The first road-going version of the all-new 2017 Ford GT has rolled off the line, marking the beginning of a four-year extended production run.
Originally, the supercar Ford GT was going to be limited to 500 examples over two years, but demand has been such that Ford is expected to double production to 1000 units.
The decision to do so comes on the back of the commitment by Ford Performance to race the GT in both the International Motor Sport Association and World Endurance Championship series for four years.
Year three of production will cater for those who were already on the existing waiting list, while applications will open in early 2018 for year four’s allowance.
Said Dave Pericak, the global director for Ford Performance: “While we can’t build enough Ford GTs for everyone who has applied, we are going to produce additional vehicles in an effort to satisfy more of our most loyal Ford ambassadors.”
Ford received more than 6500 applications for the GT when the order book opened earlier this year. It quickly closed as Ford worked through applicants and bumped to the top of the list those with a Ford history. “We want to prioritise people who are going to care about the car, keep the car, and drive the car,” said the company.
The first year’s production will include an optional black and silver Le Mans heritage colour in honour of the paint job on the GT40 that Kiwis Bruce McLaren and Chris Amon drove to victory in the 1966 Le Mans.
In addition, the GT will be available in eight colours, as well as various themes that coordinate the interior and racing stripes. For example, owners can upgrade items such as the brake calipers, available in silver, blue, orange and red.
Ford design manager Barb Whalen said: “We walked a fine line with the colour and the materials in this vehicle – infusing energy through use of colour and balance while working to ensure the raw appeal of a performance car still shines through. Everything in the Ford GT was intentionally designed to express ultimate performance.”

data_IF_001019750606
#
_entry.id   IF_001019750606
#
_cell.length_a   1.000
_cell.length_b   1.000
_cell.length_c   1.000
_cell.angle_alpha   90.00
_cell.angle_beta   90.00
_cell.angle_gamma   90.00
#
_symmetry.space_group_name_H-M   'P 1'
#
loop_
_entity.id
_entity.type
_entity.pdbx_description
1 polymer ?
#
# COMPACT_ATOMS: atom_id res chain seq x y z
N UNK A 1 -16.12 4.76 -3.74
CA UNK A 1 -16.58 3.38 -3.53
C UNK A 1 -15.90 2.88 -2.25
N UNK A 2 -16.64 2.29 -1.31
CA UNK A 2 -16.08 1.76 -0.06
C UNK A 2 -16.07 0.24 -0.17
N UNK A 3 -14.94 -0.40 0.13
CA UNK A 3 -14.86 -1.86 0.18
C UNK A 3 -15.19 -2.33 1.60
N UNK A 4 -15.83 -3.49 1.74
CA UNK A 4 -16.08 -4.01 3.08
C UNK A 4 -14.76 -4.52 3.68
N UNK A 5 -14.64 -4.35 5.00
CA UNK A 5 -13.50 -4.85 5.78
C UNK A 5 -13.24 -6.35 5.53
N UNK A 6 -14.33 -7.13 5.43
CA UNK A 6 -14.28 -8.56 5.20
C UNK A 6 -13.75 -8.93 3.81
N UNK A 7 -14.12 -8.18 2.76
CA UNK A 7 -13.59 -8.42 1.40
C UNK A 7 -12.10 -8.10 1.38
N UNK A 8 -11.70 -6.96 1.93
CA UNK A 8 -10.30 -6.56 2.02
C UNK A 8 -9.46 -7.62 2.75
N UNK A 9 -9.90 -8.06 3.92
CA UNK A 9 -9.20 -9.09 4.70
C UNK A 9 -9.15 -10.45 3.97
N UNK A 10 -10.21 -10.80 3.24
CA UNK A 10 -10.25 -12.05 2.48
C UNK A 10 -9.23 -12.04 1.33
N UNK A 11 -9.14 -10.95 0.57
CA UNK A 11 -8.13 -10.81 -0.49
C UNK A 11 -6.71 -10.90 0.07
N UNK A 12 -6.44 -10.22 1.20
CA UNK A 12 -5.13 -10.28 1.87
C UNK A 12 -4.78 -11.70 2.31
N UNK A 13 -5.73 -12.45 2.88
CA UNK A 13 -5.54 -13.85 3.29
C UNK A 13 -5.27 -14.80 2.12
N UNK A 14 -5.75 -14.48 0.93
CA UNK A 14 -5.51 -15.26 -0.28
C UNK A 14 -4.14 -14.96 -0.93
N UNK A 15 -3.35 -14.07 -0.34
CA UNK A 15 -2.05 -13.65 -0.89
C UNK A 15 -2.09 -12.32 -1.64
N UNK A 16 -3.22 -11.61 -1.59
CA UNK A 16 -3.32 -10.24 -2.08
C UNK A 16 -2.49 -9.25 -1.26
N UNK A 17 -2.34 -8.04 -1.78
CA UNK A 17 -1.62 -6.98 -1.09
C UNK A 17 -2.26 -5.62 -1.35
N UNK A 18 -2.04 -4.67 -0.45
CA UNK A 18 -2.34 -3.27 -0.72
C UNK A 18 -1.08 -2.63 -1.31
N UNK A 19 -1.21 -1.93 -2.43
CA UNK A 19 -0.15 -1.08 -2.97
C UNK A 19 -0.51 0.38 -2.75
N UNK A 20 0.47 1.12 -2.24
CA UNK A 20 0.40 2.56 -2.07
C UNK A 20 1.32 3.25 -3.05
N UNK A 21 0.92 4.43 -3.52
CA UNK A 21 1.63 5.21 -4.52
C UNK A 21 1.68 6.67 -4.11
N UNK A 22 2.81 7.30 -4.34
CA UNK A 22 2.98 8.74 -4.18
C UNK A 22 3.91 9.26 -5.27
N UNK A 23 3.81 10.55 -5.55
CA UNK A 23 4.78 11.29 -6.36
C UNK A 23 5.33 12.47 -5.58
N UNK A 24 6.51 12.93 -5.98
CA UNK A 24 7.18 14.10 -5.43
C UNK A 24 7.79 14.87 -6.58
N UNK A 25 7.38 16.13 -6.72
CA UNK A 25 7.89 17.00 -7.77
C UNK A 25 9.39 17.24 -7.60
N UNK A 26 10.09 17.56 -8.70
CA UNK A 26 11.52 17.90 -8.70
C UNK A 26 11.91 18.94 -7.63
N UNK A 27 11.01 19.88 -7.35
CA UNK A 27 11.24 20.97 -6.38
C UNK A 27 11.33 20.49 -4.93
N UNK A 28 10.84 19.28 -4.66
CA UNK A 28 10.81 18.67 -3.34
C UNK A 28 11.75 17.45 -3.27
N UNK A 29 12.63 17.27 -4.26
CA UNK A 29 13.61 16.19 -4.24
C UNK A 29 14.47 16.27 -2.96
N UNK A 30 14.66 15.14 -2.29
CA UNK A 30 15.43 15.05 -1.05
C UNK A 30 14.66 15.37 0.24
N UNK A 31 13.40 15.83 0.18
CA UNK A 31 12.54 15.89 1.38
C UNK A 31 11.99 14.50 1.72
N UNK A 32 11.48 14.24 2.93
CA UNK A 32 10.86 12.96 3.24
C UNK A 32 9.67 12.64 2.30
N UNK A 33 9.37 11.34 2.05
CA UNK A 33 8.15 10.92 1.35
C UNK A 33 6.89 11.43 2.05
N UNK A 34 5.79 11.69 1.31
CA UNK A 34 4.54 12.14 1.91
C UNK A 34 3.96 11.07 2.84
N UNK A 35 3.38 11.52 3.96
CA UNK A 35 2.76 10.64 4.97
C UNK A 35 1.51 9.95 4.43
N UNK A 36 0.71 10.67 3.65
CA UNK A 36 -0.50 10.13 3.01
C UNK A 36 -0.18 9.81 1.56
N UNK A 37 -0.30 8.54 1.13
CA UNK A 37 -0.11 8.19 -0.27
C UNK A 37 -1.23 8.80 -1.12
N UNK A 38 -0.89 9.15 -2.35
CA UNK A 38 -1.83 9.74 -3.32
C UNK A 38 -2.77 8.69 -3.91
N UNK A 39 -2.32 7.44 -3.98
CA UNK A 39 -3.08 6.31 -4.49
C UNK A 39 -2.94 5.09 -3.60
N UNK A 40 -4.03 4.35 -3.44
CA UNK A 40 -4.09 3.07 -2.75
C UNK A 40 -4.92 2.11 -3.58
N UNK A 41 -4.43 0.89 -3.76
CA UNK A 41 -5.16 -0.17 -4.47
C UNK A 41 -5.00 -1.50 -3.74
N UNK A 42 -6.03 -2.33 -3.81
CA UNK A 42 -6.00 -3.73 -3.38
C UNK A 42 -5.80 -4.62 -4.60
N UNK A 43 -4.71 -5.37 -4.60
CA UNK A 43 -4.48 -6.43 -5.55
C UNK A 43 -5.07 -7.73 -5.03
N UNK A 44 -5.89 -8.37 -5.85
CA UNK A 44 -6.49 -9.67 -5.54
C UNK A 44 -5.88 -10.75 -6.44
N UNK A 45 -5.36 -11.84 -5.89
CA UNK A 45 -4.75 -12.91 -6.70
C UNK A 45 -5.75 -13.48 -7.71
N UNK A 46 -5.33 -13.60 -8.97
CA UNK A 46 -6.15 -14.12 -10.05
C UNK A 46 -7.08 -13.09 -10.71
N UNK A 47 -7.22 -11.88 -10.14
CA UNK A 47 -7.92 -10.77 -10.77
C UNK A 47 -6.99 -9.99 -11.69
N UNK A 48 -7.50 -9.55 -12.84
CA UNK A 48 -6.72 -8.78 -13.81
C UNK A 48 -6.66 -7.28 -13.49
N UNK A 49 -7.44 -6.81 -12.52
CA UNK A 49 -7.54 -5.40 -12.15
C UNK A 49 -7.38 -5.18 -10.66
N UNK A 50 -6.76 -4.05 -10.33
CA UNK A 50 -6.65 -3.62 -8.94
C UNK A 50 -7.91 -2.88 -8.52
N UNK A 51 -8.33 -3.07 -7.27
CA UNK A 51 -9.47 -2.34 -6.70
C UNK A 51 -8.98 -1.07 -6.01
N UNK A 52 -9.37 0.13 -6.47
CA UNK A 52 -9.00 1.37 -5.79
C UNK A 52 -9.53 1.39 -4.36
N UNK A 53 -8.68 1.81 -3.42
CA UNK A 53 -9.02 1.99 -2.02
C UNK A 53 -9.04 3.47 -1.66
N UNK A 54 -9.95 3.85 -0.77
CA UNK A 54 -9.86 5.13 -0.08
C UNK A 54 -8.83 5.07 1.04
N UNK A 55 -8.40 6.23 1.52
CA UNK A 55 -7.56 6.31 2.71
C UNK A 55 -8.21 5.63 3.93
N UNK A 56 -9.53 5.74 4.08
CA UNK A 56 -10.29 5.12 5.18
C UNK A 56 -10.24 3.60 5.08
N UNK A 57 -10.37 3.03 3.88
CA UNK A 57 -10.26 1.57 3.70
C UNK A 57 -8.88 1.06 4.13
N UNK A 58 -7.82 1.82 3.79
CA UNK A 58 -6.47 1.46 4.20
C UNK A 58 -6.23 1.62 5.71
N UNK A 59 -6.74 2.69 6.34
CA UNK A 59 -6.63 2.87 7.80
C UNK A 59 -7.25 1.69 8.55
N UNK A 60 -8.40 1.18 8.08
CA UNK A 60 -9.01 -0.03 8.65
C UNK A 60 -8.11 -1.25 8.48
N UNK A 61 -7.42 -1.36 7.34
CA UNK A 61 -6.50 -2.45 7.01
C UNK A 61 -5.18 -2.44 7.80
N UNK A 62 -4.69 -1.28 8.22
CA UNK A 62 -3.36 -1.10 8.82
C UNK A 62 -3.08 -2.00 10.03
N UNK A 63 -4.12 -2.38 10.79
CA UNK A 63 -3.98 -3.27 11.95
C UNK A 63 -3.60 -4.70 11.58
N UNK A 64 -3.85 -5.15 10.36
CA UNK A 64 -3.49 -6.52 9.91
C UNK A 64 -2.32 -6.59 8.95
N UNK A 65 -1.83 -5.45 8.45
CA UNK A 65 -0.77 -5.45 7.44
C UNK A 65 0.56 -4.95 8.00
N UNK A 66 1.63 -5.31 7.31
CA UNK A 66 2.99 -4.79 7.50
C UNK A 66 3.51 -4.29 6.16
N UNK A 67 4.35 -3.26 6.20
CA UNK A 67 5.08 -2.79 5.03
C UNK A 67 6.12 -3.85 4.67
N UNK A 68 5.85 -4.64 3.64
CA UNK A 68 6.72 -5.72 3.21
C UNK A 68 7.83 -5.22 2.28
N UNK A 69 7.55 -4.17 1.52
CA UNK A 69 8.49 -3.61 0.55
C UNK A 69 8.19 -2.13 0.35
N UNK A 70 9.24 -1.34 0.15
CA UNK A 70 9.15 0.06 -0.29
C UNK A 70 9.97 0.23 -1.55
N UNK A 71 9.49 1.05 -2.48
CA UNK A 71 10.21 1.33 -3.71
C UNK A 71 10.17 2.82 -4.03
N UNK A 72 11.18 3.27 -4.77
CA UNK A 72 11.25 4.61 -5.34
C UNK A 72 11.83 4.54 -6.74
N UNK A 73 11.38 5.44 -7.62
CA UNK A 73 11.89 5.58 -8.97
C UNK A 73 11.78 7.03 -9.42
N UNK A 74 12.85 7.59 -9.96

The GT’s body is made mostly of carbon fibre and Ford promises the GT offers “one of the best power-to-weight ratios of any production car.” The brief from the very beginning was to make something different from the 2005 Ford GT, which used aluminium and magnesium components and a 410kW 5.4-litre supercharged V8.
An early decision was made to build the 2016 GT from carbon fibre architecture, with a rear-mounted twin-turbocharged 3.5-litre Ecoboost V6 delivering more than 450kW to the rear wheels via a seven-speed dual-clutch gearbox.
The new engine is a world away from an old-school V8. Its Electronic Control Unit processes 3000 signals from 50 sensors around the car and uses 28 microprocessors running 10 million lines of code – a Boeing 787 uses six million lines of code.
The GT’s interior and exterior was put together in Ford’s virtual design studio. Styling chief Elizabeth Baron and her team built from computer data a compete interior that engineers and designers could get into and sit down.
There they could explore the spacial relationships in the narrow cockpit by donning a special stereo viewing helmet and using software to look at elements in detail.
Interior design chief Amko Leenarts said: “In this car, there was no big centre console with a big shifter, because we had to be as lean and efficient as possible. We designed it so the steering column and pedals come to the driver.
“Because of the hyper-small space, we needed to carve out a lot of space from the dash to get a lightweight feel. When you get into the car, you get an immediate feel of raciness. All the functions are on the steering wheel.”
Ford says despite the dramatic styling of the GT, the low stance and profile is instantly recognisable to fans of its predecessors, like the GT40. There are 20-inch wheels clad in Michelin Pilot Super Sport Cup tyres; the suspension is a torsion bar and pushrod set-up that is height-adjustable; carbon-ceramic brakes are standard.